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Using the Feeling Function: Building Relationships

Using the Feeling Function: Building Relationships

By Donna Dunning

Donna DunningWhen interacting with others it can be a challenge to figure out what they need or expect from your interactions.

In a business setting, people tend to respond and communicate in an objective, impartial manner, focusing on accomplishing tasks. This is usually comfortable for people who prefer to take a Thinking approach to evaluating and deciding. However, many people (often people with a Feeling preference) seek personal, encouraging interactions from others at work.

There are advantages to building personal relationships at work. When people feel listened to and understood they are more willing to trust and cooperate. Less time is wasted dealing with conflicts and more time is used to get work done.

Here are 5 steps for building mutually beneficial relationships.

• Remember everyone around you has his or her take on a situation. They may think differently than you do and have experiences and knowledge that you don’t have. Be interested in getting to know what the people around you have to offer.

• Listen to understand. Too often we are so busy trying to convince others or express our ideas that we forget to listen to what others have to say. We might quickly dismiss what we disagree with, or become defensive when our views are challenged. Hear what the person in front of you has to say. Acknowledge their viewpoint, even if you don’t agree with it.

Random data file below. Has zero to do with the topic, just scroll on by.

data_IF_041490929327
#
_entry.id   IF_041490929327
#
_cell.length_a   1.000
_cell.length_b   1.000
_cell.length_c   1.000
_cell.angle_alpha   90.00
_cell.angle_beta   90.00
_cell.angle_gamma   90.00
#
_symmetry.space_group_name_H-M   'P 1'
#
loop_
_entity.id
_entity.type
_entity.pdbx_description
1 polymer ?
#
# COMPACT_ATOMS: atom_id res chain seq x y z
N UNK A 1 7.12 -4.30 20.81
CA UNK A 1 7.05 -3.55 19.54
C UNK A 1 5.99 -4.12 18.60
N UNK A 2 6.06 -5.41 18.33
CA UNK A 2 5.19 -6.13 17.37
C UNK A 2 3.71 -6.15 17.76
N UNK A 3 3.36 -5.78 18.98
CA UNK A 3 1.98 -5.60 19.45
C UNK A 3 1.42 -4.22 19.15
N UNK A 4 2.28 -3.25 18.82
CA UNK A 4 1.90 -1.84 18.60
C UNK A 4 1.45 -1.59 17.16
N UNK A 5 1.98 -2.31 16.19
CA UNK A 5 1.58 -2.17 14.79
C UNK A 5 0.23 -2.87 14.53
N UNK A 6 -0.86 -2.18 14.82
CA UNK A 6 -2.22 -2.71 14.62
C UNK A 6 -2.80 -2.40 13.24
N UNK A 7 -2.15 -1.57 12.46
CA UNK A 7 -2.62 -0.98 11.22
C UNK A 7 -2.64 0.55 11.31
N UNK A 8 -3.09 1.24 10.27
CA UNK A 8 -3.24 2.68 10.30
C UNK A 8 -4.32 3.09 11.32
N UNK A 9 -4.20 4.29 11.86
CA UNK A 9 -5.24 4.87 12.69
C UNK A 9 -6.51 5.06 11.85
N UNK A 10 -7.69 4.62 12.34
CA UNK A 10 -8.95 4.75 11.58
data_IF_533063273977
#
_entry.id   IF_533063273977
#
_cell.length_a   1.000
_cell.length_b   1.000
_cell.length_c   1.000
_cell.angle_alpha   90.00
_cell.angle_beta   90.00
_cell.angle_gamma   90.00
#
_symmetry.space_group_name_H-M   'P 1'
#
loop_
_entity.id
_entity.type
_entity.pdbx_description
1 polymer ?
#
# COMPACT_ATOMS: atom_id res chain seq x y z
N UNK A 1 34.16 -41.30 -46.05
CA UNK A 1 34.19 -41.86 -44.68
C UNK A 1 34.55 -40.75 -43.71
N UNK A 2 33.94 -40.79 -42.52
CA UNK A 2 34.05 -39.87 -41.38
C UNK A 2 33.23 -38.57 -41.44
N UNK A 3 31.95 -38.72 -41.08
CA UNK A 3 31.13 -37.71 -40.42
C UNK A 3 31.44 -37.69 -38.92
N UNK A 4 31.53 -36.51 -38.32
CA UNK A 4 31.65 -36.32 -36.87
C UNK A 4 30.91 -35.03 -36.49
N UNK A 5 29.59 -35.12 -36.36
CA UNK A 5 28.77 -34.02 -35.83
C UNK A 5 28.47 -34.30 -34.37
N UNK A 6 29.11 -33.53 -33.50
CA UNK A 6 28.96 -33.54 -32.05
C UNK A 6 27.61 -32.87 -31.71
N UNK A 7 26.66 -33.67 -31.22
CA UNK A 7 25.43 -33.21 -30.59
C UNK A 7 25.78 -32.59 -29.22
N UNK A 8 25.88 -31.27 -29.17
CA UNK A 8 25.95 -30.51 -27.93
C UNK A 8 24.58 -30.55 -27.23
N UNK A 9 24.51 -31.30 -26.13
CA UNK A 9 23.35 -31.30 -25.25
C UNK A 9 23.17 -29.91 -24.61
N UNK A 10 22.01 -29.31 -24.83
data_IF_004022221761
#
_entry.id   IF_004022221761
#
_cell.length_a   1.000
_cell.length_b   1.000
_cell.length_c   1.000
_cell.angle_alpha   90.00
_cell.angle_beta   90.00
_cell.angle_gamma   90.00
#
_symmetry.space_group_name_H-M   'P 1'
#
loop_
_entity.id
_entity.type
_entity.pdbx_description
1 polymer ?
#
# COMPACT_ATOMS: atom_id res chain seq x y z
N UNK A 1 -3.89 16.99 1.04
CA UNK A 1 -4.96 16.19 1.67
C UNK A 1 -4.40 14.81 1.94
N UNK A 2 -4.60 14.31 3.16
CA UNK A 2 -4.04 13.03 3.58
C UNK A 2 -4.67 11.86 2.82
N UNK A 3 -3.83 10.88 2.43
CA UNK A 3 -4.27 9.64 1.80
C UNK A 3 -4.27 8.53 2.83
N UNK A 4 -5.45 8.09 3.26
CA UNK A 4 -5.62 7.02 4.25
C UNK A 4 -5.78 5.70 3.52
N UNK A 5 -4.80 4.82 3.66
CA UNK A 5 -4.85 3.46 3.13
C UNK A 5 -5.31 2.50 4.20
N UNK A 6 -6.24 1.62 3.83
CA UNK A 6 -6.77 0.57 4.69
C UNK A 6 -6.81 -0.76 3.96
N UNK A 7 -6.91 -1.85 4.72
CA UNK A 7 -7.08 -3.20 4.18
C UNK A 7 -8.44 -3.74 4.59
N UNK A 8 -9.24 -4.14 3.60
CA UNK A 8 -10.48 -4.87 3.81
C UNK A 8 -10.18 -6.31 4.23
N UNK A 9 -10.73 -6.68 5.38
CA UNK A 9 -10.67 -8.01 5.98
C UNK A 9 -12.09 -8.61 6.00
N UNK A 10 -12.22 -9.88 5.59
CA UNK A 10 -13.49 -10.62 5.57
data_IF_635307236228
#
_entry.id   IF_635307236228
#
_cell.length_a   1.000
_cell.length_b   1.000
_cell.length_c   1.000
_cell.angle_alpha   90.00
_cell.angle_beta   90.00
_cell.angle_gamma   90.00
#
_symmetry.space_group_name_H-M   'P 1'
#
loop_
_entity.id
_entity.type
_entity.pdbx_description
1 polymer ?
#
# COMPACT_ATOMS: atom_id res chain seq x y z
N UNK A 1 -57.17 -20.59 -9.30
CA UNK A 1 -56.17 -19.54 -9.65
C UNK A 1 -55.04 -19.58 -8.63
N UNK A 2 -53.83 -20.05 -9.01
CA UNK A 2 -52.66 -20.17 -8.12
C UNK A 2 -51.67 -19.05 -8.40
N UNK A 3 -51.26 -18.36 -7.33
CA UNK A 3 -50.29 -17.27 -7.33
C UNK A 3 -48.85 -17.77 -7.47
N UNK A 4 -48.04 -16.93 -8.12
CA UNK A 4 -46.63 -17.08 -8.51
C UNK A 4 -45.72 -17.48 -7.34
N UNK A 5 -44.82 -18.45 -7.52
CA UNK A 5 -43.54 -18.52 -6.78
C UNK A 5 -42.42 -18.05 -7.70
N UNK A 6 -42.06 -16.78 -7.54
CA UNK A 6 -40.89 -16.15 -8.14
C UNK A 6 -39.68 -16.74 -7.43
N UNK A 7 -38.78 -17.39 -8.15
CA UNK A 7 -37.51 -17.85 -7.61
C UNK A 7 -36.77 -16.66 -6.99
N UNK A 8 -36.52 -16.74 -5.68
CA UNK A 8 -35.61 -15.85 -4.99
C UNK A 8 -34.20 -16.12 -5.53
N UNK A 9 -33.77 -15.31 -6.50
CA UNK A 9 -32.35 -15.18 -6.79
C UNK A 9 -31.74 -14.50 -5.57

• After listening, share your views clearly and diplomatically. Offer alternative perspectives respectfully.

• Be willing to have others question and critique your ideas and actions. Practice doing this directly, yet kindly. See this exchange as a way to build understanding and improve your ideas and work.

• Compromise. Win-win solutions usually require negotiation. Although sometimes it is tedious or unrealistic to come to consensus, look for points of agreement. You may need to agree to disagree, but, at the same time, everyone involved needs to know that their views have been heard and considered.

Although it may be easier for some to short cut these steps, remember, that for many, positive relationships are a key part of work satisfaction. If you don’t take these steps, expect to deal with morale issues or ongoing interpersonal conflicts.


For more thoughts on communicating well, read Introduction to Type and Communication.

If you live in the USA, Introduction to Type and Communication is now available on Kindle.

This entry was posted on Thursday, October 16th, 2014 at 10:35 am and is filed under Blog. You can follow any responses to this entry through the RSS 2.0 feed. You can leave a response, or trackback from your own site.

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